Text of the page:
One of the main advantages of cryptocurrency over fiat money is the easy and cheap transfer and transaction fees to move funds from one place to another. Cryptocurrencies have been popularized in mainstream media as a better and cheap substitute to money. This is true in places where fiat banking is often inaccessible, and large, centralized banks are allowed to charge high fees on services such as foreign exchange of currency (forex), maintaining an account, and ATM withdrawals.
After research on an extraordinary amount of cryptocurrency exchanges, I have found that the cryptocurrency ecosystem also comes with a range of fees that might not be apparent to beginners. To be perfectly clear, transferring crypto is not free and the more you understand about cryptocurrency transactions and payments across the network, you will better understand that there are, in fact, miners fees, transaction fees, network fees and so on. Technically speaking, blockchain is actually free but there are costs associated to maintaining that blockchain, so it’s the services provided to use that blockchain that actually incur the consumer fees.
In this article, we’ll break down those fees and help you understand how transaction fees is determined in crypto.
Every time you send any cryptocurrency, from your address to another, you are charged a network transaction fee. This fee is either added on top of the value of crypto you are sending or deducted from the end cryptocurrency, depending on the wallet or exchange you are using. Sometimes, depending on the app, you get a choice of paying for the fee or allowing it to be taken from the crypto you’re sending. The actual fee may vary depending on the blockchain network and app you use.
Crucially, the fee you pay is not a consistent figure. It can fluctuate depending on market demand and network capacity for confirmations. Average transaction fees on the Bitcoin network, have been progressively increasing since the cryptocurrency’s inception in 2009 due to transaction capacity becoming an artificially scarce resource.
Who benefits from these fees and who determines it?
The fees are received by miners. More specifically, the fee is received by the miner who verifies the block on the network which contains your particular transaction. Miners receive the fees because they use their computing power to verify transactions and uphold the security of the network. Miners receive these fees in addition to the new cryptocurrency that is released when they mine a new block. In other words, they are doubly incentivized to maintain their server, or node, because that is their compensation for providing support to stabilize and secure the network.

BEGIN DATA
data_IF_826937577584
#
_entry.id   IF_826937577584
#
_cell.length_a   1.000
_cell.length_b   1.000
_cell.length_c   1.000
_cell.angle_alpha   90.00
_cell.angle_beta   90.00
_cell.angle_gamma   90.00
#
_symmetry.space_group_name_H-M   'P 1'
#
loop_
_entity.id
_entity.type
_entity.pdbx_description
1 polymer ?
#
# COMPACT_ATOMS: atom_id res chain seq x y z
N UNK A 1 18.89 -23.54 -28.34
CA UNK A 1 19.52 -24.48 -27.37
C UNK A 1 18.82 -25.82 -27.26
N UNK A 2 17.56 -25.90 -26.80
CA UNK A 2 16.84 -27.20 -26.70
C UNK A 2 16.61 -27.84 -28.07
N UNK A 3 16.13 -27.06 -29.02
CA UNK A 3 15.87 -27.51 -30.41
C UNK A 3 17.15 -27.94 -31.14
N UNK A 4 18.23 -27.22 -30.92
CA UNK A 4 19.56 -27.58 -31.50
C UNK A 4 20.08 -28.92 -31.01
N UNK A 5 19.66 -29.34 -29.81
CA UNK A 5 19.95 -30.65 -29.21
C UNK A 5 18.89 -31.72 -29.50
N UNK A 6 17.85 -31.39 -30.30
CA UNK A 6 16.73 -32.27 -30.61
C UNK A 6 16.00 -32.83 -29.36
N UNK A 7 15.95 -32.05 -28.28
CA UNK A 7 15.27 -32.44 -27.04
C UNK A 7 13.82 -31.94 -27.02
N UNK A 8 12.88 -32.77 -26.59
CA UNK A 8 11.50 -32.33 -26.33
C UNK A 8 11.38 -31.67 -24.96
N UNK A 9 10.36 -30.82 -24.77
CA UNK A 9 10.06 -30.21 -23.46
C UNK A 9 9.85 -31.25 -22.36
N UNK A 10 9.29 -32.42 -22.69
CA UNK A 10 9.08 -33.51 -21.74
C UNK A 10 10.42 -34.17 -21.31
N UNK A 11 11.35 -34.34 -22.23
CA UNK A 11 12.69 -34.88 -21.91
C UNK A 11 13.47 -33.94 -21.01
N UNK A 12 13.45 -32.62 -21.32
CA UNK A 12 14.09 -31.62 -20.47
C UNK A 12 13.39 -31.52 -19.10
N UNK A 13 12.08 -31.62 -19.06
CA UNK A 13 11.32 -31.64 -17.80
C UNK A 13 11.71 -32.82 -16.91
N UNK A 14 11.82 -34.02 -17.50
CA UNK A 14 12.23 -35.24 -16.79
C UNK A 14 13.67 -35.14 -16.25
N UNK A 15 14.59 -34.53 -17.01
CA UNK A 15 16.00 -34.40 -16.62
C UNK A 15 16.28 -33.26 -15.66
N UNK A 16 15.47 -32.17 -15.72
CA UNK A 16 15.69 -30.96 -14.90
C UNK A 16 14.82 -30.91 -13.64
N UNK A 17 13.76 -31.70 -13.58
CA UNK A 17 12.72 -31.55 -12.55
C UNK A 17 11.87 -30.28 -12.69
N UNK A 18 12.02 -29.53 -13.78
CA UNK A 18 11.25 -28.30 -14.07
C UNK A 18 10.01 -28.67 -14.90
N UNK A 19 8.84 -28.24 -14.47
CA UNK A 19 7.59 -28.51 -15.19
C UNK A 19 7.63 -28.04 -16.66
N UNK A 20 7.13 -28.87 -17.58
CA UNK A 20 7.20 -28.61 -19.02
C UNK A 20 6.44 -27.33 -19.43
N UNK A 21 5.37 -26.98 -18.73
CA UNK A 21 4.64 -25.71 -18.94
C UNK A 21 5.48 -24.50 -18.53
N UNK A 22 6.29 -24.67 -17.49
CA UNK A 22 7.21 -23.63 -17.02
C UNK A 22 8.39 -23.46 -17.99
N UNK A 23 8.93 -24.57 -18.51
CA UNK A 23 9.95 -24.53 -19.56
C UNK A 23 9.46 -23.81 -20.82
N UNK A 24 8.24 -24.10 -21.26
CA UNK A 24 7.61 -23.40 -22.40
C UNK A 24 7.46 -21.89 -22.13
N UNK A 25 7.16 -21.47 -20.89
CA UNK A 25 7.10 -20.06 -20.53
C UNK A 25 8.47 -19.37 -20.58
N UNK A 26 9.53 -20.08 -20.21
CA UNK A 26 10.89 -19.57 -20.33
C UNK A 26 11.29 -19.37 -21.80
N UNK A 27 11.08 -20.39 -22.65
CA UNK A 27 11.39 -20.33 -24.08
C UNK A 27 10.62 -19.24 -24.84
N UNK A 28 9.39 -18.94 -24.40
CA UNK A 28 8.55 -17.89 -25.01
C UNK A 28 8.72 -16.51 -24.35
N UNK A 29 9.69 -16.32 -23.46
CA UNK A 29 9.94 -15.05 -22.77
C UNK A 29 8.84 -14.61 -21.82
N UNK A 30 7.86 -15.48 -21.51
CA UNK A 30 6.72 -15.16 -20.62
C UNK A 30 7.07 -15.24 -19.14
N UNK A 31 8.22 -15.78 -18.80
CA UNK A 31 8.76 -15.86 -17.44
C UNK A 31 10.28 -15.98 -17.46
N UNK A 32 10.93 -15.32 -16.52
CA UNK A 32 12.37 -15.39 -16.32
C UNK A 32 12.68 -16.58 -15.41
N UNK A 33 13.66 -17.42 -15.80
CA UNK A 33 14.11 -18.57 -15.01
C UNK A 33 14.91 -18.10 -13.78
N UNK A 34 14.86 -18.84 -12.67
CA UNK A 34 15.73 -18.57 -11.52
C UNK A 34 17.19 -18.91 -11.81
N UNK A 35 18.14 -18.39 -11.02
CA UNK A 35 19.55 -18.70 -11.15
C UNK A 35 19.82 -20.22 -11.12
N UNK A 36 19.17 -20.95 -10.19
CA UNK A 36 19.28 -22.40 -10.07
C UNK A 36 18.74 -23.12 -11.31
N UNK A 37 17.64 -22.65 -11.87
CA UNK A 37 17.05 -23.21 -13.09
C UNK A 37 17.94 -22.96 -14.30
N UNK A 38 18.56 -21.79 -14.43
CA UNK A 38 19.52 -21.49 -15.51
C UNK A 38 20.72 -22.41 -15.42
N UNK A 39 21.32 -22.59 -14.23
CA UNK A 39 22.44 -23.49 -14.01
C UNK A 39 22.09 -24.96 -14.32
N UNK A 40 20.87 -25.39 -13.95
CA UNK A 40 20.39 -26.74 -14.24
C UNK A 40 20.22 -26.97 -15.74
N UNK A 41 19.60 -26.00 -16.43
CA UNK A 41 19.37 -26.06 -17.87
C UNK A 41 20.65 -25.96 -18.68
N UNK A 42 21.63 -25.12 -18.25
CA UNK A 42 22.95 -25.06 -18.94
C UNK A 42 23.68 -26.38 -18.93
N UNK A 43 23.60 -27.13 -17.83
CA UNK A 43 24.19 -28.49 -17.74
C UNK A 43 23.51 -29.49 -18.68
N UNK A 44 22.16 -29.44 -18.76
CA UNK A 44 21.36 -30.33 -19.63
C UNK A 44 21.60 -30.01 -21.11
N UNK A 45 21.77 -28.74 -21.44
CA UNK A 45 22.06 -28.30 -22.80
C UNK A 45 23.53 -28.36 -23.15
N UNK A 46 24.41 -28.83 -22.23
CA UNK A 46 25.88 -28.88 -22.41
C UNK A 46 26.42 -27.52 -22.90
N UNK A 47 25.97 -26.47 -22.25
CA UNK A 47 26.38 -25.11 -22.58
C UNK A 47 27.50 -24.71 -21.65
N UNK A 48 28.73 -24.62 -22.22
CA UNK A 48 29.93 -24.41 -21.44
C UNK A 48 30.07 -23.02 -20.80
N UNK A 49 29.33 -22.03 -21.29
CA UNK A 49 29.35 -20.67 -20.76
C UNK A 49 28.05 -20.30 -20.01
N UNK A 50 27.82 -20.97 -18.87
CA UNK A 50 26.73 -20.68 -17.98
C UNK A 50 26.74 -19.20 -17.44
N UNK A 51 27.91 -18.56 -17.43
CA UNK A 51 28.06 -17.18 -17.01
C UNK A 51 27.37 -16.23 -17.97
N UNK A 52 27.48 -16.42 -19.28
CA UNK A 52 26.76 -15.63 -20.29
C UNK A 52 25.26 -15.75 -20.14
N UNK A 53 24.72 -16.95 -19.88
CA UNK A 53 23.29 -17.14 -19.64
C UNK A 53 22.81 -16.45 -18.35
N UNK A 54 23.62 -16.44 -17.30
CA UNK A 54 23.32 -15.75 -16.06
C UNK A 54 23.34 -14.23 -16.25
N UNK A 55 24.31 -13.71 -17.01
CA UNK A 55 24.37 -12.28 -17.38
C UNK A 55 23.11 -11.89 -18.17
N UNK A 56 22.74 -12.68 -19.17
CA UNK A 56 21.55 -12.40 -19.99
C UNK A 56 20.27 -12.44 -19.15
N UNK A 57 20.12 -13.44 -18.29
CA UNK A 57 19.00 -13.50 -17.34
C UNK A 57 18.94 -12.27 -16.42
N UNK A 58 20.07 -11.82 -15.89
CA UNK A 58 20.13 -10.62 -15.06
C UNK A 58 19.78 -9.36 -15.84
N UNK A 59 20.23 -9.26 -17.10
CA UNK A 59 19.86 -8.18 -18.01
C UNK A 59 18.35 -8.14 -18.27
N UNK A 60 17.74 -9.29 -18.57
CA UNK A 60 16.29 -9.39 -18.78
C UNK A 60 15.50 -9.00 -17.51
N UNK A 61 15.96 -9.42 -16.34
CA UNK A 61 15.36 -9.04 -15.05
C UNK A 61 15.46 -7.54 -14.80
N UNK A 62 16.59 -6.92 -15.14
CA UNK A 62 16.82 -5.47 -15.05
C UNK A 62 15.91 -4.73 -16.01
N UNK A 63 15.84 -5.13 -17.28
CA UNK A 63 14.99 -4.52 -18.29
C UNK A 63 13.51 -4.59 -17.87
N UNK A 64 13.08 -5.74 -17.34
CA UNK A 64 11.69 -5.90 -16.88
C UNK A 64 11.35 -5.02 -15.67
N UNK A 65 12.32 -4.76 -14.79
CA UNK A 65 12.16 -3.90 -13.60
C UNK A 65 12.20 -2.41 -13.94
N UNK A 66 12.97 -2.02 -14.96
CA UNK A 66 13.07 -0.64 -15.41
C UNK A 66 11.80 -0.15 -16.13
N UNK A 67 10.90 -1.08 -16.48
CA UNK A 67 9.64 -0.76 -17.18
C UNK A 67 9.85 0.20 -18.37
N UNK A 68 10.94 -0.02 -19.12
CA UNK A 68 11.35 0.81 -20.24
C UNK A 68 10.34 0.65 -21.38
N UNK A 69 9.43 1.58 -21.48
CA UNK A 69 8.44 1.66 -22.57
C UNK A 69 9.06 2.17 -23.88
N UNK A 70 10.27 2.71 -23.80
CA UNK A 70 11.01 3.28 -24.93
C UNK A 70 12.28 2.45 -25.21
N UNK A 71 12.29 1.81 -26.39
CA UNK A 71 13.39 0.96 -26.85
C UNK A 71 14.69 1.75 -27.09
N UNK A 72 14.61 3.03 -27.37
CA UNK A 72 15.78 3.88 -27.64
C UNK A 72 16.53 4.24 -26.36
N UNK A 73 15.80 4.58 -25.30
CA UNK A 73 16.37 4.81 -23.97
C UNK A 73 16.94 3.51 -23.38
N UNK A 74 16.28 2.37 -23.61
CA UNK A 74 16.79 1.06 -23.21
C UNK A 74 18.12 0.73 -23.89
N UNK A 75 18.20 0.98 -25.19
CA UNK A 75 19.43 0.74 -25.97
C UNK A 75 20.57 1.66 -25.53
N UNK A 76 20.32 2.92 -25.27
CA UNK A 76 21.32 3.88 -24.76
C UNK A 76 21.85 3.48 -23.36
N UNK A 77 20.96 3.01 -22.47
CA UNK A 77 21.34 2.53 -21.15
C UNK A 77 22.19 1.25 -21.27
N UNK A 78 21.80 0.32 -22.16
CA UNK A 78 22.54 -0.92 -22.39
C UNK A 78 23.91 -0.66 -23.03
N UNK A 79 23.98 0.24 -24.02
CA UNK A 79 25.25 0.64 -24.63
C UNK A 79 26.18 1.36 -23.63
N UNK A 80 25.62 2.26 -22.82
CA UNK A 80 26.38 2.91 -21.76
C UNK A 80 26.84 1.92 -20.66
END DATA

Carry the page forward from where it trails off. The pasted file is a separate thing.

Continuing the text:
On the Ethereum Network, you can pay a transaction fee in gas. The more gas you pay often helps your transaction jump ahead of the line in priority that the miners will process. So, there is often a degree of outbidding involved. If the gas is too low, your transaction might be rejected, but if you place a fair price, it might take a few minutes or hours.
Consider this: someone moved $1 billion worth of Bitcoin in a single transaction and spent about $600 in transaction fees. Can you imagine how much a bank would charge to move that amount of money? You certainly cannot do that through MoneyGram or Western Union!
There is a flaw in some of the blockchains as far as speed and scalability. Sometimes the blockchains cannot keep up with large volume. Maybe processing is slower. Sometimes the network gets congested and it seems like transactions take forever. And because of the decentralized aspect of a lot of these projects, there isn’t a centralized help center to ask where or when your transaction is going through.
Have cryptocurrency transaction fees increased in recent years?
Fees typically increase in accordance with the growing usage and popularity of cryptocurrency networks. Bitcoin is the best example of this. As Bitcoin has surged in popularity, more people are seeking to place transactions within the network. The pressure on the network is increasing as the resources become more scarce.
Bitcoin’s scalability problem makes matters worse and the result is that transactions are taking more time to process, and depending on the app, people are paying higher fees to get their transactions processed first. Now that you know how transaction fees is determined, the next time you trade on a cryptocurrency exchange, make sure that you check their fees and compare it to other exchanges and wallet apps.
– This article was originally posted at CryptoTraderNews
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